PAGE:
Similarly, most Republicans who voted against the President in November 2008 support his decision to increase our troop commitment in Afghanistan. Republicans, not unlike the black voters in California, differentiated their opposition to the election of the President from their support for his decision on an issue -- the war against Islamofascists in Afghanistan -- with which they agree.
In 2000, many Republicans urged a black man, former chairman of the Joint Chiefs of Staff Colin Powell, to run for president. If Powell had chosen to pursue it and had secured the Republican Party's nomination, he could well have become the country's first black president -- with broad GOP support.
In 2006, a black man, then-Maryland Lt. Gov. Michael Steele, ran for U.S. Senate as a Republican. Then-Sen. Barack Obama campaigned against him and in favor of his white Democratic opponent. Obama told an audience at the historically black Bowie State University: "Listen, I think it's great that the Republican Party has discovered black people. But here's the thing. ... You don't vote for somebody because of what they look like. You vote for somebody because of what they stand for." Did this make Obama a "racist" against his own people by opposing a fellow black?
Mr. Carter, please ponder the following question. Why, in 1993, did "racist" conservatives oppose President Clinton's attempt at government seizure of health care? Clinton, remember, was -- and remains -- white.
Do some Americans oppose the President because of his race? Yes, 3 percent. Back in 1958, only 35 percent of whites said they would vote for a black president. By 2006, a mere 3 percent of all voters said they would not vote for a black president. Call it the "Elvis Factor."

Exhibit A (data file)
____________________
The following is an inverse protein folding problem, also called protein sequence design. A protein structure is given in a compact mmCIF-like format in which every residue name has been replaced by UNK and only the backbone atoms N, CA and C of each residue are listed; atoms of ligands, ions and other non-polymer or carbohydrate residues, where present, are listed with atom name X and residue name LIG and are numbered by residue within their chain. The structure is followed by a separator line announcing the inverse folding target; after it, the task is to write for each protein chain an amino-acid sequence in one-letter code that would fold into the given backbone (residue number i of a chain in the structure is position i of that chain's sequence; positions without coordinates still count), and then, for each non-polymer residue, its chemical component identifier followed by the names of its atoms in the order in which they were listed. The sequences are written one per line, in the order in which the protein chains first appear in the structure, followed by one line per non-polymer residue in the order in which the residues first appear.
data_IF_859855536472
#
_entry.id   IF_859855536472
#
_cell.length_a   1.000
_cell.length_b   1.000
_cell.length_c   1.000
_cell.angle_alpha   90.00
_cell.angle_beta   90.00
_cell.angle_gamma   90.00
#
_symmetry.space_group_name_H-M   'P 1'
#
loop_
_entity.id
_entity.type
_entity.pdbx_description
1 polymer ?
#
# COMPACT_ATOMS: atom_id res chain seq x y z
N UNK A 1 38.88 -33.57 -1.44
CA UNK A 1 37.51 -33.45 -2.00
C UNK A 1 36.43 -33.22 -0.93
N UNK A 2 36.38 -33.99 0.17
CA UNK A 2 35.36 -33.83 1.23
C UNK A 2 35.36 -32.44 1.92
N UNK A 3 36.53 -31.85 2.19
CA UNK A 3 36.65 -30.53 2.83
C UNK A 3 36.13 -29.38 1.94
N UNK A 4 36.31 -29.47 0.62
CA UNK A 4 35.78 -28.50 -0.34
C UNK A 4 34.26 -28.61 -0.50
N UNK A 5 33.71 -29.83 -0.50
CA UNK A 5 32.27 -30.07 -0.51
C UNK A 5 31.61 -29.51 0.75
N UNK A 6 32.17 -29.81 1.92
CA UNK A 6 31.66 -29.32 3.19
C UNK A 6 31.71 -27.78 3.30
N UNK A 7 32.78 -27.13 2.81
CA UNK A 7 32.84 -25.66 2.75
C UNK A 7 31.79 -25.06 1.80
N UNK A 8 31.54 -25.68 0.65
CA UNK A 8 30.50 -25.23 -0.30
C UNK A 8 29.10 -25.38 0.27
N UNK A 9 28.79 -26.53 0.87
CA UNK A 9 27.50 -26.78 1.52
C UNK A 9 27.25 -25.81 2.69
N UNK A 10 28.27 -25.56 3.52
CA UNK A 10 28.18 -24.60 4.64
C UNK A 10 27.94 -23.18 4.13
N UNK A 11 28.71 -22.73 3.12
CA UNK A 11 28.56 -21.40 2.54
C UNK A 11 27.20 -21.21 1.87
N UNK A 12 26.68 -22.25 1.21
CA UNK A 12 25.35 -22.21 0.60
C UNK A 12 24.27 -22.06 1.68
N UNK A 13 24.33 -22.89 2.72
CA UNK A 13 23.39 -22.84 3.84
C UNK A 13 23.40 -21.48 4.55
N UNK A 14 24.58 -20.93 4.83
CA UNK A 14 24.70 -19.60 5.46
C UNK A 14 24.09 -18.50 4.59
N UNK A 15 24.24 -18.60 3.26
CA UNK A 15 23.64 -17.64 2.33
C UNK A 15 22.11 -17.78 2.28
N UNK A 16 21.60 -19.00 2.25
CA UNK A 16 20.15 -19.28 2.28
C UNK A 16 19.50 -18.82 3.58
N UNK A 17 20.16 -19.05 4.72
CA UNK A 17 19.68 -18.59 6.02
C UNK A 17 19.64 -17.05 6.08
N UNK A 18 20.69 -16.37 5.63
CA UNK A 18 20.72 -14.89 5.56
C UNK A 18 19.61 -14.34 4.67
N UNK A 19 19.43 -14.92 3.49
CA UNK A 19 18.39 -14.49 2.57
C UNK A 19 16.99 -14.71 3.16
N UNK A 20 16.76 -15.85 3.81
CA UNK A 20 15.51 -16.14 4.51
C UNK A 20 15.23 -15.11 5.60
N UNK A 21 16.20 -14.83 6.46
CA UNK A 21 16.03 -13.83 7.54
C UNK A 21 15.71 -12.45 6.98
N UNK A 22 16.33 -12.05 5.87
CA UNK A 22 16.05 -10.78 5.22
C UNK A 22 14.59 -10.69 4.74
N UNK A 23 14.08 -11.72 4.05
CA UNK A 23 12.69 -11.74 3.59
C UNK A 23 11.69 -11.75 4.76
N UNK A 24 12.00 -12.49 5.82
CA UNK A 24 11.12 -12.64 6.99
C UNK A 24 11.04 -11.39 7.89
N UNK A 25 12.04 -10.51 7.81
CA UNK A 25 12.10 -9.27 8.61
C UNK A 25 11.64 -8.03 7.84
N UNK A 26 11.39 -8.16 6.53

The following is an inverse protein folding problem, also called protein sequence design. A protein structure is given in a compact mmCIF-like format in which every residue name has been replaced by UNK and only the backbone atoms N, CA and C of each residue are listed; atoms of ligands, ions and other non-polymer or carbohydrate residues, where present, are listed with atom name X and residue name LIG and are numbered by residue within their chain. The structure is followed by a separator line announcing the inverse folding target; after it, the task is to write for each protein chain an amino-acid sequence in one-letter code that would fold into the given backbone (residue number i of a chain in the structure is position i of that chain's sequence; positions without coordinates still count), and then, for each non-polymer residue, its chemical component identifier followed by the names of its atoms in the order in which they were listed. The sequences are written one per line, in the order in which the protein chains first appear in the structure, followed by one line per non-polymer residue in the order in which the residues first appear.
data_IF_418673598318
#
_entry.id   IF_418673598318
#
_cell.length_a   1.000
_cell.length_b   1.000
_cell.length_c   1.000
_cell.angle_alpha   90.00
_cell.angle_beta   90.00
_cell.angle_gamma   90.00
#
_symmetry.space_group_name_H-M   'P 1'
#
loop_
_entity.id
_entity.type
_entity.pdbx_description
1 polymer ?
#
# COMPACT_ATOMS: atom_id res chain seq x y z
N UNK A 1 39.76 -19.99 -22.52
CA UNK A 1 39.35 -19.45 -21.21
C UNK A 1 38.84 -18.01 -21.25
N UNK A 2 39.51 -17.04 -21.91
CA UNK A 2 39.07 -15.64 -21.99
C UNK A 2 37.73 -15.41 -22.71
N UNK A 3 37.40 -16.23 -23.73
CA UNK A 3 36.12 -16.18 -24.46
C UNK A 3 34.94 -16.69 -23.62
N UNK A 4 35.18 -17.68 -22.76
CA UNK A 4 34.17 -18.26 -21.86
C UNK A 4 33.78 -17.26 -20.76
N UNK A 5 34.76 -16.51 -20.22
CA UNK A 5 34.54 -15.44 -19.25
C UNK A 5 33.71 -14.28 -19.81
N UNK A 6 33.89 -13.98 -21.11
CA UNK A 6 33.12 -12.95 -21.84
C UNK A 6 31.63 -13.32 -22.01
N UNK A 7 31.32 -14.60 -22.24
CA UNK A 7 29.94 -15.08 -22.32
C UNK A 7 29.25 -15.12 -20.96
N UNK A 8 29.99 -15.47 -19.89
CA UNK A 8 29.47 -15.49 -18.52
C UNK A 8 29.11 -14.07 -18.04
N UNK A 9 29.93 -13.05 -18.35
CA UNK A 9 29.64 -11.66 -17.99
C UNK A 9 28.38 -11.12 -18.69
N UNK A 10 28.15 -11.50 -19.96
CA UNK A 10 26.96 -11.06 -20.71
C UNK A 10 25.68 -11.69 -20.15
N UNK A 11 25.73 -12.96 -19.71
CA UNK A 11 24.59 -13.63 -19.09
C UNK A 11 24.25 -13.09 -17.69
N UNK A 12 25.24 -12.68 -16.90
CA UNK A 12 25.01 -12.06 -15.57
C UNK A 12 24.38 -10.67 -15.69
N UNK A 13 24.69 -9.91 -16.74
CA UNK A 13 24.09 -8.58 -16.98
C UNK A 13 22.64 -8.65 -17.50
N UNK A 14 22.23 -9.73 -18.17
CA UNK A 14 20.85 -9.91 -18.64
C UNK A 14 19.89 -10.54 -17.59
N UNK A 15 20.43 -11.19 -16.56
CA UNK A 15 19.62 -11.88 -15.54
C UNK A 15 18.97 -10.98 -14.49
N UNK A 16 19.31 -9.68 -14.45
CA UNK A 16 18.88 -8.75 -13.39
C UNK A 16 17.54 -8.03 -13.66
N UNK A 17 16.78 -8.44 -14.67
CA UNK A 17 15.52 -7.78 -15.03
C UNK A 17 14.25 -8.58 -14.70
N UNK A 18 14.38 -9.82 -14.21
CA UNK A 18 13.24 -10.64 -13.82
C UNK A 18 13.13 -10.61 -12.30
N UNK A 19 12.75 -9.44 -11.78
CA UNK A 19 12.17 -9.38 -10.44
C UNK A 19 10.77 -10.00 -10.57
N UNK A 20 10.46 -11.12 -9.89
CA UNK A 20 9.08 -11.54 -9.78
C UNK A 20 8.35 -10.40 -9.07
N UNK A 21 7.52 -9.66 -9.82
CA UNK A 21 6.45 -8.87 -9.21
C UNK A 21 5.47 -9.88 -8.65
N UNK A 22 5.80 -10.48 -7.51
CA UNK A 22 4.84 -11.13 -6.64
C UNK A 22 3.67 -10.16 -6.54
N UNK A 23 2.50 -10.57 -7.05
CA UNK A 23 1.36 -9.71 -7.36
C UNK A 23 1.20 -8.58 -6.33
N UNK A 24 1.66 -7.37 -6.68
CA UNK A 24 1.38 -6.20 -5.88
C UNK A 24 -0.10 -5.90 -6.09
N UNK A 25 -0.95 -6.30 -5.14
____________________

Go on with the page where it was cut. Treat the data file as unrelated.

A local branch of the Anti-Defamation League, a few years ago, invited me to speak. Before my speech, the head of the organization addressed the audience and gave them the results of the latest poll on American anti-Semitism. Good news, he said, anti-Semitism stood at a historical low -- 12 percent.
Before I began my prepared remarks, I commented on the poll results. "Yes," I said, "this is good news that anti-Semitism has declined to its lowest point. But don't expect that number to get much lower. A recent poll found that 10 percent of Americans believe Elvis Presley is still alive, and 8 percent believe that if you send him a letter -- he will get it."
The audience laughed.
But there was a serious point. The notion that we can reach a sort of non-racist, non-sexist, non-homophobic nirvana is romantic, unrealistic and nonsensical. Wing nuts will, unfortunately, always be with us. It is, however, even more unfortunate that a former President of the United States sits among them.